Quick, no Googling and you only have three minutes.
Name five African countries and their capitals.
Name five African kings/queens/rulers from antiquity.
Name an important invention or accomplishment that came out of Africa that we use or are influenced by today.
How did it go? Did you struggle at all? Go through a few sets of mental calisthenics working to pronounce those capital cities? Maybe it took you a minute to remember Musa Keita the First from the Mansa Dynasty of Mali? It’s okay. (Check out this great link for a top ten list of some of Africa’s most exciting rulers if your teacher forgot to mention Musa like mine did; https://thegrio.com/2015/06/21/great-african-kings/.)
Now try the same exercise but with European countries, rulers, and inventions or accomplishments.
If you were able to do both, great! If not, don’t feel like you are behind the curve. I have used this exercise in dozens of conference and classroom spaces throughout the years and the vast majority of Pennsylvania adults struggle with African culture and history. It simply wasn’t covered in the same way, with the same resource and passion and reinforcement and repetition, that European history was.
During Black History Month, I remember with particular sadness that many people of African descent struggle with these questions as well. Despite this being part of their cultural heritage, most Black people in Pennsylvania are educated in schools with white teachers and schoolbooks written by white authors and white editors, curated by white school district superintendents who never thought to notice what (or who) was missing. The only “Black History” these young people get the chance to see themselves reflected in is slavery, segregation, and a dash of Martin Luther King, Barack Obama, and “the peanut butter” guy, as my goddaughter says.
As an Easter people, given hope by the resurrection and the promise of life eternal, we can hopefully face trials unnumbered with at least a semblance of plucky fortitude, shored up by our belief in the Beautiful Kingdom coming soon. Now imagine if the story of Jesus ended on Good Friday. Jesus is no less real and no less the son of God, but the beautiful story of triumph is gone. The saving promise, the body disciples were able to look upon and touch, isn’t part of the narrative anymore. It’s a much bleaker beginning for our early church. The disciples who would still choose faith, still choose to follow a path so shrouded in sadness and mystery, would have to be strong and courageous indeed.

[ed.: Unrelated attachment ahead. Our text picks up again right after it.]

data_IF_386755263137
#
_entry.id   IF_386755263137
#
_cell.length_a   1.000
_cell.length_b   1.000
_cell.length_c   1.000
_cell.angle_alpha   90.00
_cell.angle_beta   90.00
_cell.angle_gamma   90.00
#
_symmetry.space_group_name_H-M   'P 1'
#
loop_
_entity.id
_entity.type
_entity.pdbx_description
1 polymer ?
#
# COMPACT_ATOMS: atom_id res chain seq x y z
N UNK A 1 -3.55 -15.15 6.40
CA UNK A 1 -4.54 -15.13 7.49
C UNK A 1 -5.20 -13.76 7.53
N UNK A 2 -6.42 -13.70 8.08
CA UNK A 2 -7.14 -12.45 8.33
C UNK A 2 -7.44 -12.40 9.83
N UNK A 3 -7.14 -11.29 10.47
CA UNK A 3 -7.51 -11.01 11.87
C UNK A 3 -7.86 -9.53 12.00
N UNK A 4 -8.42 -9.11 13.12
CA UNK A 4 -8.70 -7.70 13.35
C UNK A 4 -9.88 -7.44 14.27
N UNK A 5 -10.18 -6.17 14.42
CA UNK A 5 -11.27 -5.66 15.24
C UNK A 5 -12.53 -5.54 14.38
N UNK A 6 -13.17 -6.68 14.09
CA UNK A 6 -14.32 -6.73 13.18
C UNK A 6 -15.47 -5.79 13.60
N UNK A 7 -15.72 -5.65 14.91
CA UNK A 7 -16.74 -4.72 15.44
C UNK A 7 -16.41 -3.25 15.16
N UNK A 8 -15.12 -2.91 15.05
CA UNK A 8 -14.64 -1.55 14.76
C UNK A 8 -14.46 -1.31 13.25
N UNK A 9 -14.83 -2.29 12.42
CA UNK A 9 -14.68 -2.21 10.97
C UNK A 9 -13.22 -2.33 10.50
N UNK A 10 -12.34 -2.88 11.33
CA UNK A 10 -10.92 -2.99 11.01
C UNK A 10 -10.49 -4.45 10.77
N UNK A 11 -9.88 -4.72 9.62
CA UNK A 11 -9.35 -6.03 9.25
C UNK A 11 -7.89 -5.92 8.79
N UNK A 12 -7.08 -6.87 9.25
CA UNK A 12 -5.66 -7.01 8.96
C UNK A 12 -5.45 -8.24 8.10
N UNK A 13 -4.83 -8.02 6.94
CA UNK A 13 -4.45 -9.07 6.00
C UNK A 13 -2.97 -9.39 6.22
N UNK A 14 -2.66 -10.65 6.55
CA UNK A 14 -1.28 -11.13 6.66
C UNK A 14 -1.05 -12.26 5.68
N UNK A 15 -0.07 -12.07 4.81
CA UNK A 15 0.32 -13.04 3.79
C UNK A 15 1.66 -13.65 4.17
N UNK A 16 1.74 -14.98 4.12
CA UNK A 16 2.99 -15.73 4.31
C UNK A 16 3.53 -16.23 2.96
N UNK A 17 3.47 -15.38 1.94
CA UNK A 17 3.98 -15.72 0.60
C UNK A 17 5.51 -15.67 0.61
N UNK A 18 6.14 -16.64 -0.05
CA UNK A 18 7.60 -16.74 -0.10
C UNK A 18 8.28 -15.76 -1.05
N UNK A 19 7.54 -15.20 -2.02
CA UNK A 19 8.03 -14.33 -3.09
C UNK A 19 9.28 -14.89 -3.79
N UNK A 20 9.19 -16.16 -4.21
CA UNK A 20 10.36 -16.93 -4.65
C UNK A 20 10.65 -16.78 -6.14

Now imagine a young Black child, told to work hard and apply herself so that she can succeed. Convince and inspire her to hope and optimism after teaching her visions of oppression, loss, trauma, and futility almost exclusively. Sit her in a classroom year after year next to German and English and French and Italian descent students who are consistently reinforced in their family of origin as the offspring of creative and resilient strength. Hold her hand when she realizes (for me this moment came in the fifth grade) that she will never know her actual tribe or country of origin. Records of her family tree likely do not exist except in a ship log where her great-great-grandmother was cataloged by number as livestock, next to cattle and sheep. See the look in her eyes when she realizes she will never know her real name, only the name given to her by someone who bought her ancestor.
Where is the Easter in this story? The joy is that this girl, and countless (millions in fact) others like her WILL choose a path to fulfillment and success. They will find hope and optimism. They will find faith, a faith as deep and dark as the healthy cocoa of their skin, as beautifully rich as the brown soil people of African descent cultivated with expertise brought from their homeland. The faith of Black people is a faith that has stayed strong for 400+ years (the first enslaved Americans arrived in Jamestown in 1619 although other captive Americans were informally brought to the Americas starting in the 1500s) despite still waiting for a vision of America (and a church) in which racism is eradicated and the gifts and stories of Black and Brown are celebrated equally with their white siblings.
“Thank you God, for the witness of Black people and the fortitude of historically Black churches including our own African Descent Lutherans, disciples with a faith strong enough to believe on Good Friday, even as we wait for a healing of Easter to come. We pray for all those who find identity in you when knowledge of their own Black history has been denied them. We commit to seeking broader knowledge of our neighbors’ history and experience and working for a just world in which people of African descent experience safety and equity. In Jesus’ name we pray, Amen.”
Oh, and just for the record, the “peanut butter guy” is George Washington Carver, an agricultural scientist and inventor. While a professor at Tuskegee Institute, Carver developed techniques to improve soils depleted by repeated plantings of cotton. He wanted poor farmers to grow alternative crops such as peanuts and sweet potatoes as a source of their own food and to improve their quality of life. From his work at Tuskegee, Carver developed approximately 300 products made from peanuts, including flour, paste, insulation, paper, wall board, wood stains, soap, shaving cream and skin lotion, and yes, peanut butter.
A donation celebrating Black History Month may be made to the African Descent Lutheran Association at adlaelca.org/donate.
Views expressed reflect the diversity of voices and experiences across our synod and belong solely to the author, not necessarily to the Lower Susquehanna Synod or the Evangelical Lutheran Church of America.
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